Something I’ve been hearing from many game developers recently is how much people hate working on their game’s user interface. The resounding consensus of the community sounds something like “Despite how much you (or I) hate working on it, the UI is the first thing people see when they open your game and if your players can’t navigate it effortlessly, you will lose a substantial portion of your audience.” Another recurring theme that keeps popping up is “UI is something that everyone will notice when you get it wrong, but no one will notice when you get it right.” Well, I just spent the better half of a week hammering out a finer draft of Orbitroids’ UI, and I have to say the experience was far more rewarding than I thought it was going to be.
I want to make it clear that this isn’t a rant against UI haters. I get it. People make games to express their ideas through gameplay mechanics and art and story and music. No one wants to spend their time working on plumbing while they could be refining the more dignified areas of their game. Also for a lot of us, UI work has a close semblance to our day jobs. That being said, I believe there is a lot more value that a UI can bring to a game than simply working well and not being noticed.
While I’m satisfied with all of the progress I’ve made up to this point, there’s no point in denying that the last month or so has put me in a bit of a creative rut. It’s much easier to play Orbitroids over and over, tweaking values and brainstorming ideas that are far beyond a reasonable scope than it is to simply decide what needs to be done and do it. That all changed when I made a decision to flesh out my user interface. Last Friday I sat down and drew up a navigation tree and a few mocks in about half an hour, then opened a youtube tutorial and started coding. It was a breeze. Because this was part of my project that I had given almost no consideration, there were no features I loved that had to be cut or other hard decisions to be made. By the end of the weekend, I had completed the title screen and menus.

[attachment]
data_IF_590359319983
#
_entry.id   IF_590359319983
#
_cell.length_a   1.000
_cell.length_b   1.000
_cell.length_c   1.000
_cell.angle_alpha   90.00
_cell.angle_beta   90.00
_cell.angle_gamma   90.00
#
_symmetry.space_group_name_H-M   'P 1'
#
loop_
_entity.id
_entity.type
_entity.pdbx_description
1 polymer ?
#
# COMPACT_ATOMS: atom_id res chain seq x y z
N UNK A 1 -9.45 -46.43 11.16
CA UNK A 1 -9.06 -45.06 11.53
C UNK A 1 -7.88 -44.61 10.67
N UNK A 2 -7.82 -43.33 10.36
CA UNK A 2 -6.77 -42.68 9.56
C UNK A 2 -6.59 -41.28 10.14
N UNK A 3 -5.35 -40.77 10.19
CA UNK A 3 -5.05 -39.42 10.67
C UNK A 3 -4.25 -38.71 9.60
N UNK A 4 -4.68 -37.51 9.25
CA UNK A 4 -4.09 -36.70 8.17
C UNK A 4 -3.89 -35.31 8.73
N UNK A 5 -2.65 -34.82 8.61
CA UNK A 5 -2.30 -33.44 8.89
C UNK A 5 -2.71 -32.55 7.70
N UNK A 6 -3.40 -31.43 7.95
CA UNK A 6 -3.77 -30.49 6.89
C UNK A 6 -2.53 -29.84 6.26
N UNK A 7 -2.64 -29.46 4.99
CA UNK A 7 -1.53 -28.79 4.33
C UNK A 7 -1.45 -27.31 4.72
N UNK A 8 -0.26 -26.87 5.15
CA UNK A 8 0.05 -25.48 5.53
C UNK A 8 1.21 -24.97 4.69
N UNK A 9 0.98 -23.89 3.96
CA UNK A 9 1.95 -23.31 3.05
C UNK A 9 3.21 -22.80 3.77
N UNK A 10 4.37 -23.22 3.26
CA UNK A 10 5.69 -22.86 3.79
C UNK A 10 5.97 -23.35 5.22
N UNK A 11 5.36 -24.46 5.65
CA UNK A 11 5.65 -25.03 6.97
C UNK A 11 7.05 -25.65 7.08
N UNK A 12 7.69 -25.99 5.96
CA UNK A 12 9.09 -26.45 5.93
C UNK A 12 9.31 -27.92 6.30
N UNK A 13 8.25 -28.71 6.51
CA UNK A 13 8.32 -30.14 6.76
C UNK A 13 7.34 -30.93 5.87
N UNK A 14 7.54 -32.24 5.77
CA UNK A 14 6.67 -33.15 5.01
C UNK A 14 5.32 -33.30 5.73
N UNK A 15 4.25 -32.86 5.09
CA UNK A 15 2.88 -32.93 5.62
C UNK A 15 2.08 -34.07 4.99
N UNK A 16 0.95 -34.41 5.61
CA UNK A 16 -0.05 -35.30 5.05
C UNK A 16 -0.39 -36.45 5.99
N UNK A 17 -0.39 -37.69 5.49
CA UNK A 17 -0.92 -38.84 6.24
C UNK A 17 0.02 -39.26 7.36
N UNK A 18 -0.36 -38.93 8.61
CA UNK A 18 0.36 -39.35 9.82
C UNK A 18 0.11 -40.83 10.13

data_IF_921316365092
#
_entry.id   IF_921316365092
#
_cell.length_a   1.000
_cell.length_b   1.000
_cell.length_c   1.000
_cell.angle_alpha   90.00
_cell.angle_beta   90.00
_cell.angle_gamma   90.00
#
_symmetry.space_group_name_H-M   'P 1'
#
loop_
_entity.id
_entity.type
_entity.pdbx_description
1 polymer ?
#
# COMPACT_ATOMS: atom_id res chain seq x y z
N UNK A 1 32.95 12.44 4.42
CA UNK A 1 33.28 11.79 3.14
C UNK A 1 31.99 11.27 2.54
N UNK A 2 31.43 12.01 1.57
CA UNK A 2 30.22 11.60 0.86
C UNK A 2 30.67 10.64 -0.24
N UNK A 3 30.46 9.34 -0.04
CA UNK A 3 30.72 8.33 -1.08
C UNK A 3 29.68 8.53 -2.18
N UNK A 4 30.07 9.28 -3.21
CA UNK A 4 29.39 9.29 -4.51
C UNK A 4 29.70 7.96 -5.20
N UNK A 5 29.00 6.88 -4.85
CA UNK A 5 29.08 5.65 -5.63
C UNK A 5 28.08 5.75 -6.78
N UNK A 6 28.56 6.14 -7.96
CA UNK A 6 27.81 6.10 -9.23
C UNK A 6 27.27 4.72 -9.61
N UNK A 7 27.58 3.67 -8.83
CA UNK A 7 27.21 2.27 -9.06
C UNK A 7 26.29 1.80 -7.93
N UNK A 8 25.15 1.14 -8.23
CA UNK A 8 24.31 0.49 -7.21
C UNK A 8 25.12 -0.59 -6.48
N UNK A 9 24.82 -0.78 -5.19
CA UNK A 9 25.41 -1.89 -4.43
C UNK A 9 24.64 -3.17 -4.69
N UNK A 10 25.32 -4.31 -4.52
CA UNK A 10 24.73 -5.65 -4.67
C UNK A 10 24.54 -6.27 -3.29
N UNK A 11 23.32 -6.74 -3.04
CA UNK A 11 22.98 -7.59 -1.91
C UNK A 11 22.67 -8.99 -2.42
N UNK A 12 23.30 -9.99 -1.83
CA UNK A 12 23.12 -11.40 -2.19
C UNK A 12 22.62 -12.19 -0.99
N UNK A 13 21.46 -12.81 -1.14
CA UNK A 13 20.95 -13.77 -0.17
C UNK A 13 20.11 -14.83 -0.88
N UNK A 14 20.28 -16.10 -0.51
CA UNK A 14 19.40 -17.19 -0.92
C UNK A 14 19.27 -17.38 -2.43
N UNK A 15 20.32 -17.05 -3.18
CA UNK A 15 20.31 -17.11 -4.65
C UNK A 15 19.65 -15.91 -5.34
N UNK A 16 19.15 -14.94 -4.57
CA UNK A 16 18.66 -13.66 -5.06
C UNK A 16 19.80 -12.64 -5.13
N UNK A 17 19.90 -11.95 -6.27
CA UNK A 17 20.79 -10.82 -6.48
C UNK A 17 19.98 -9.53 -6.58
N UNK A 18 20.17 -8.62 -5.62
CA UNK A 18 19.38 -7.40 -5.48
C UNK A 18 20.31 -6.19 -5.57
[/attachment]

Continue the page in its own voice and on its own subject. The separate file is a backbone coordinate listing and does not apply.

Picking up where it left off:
What I hadn’t counted on was that by creating a better UI, my own experience of playing Orbitroids changed. Every time I click play, I am met with a polished title page that sets the mood of the game, rather than a boring gray screen reminding me there is more work for later. Sure, more artwork needs to be added and I don’t feel as accomplished as when I implemented a brand new control scheme halfway through the project (there will be a post about this soon), but by quickly creating something simple and refined, I’ve set a new pace to attack the other issues in the game head on.
All in all, it took me just a few days to create something that was easy to build and drastically changed the overall experience of my game. To top that off, the UI code is some of the cleanest code in the project. From now on, whenever I find myself agonizing over minor decisions that have little consequence, I’m simply going to step back and look for the dark areas of Orbitroids that haven’t been planned out. Not because completing them is a necessary evil, but because those are the areas that draw out my inspiration and get me back on track.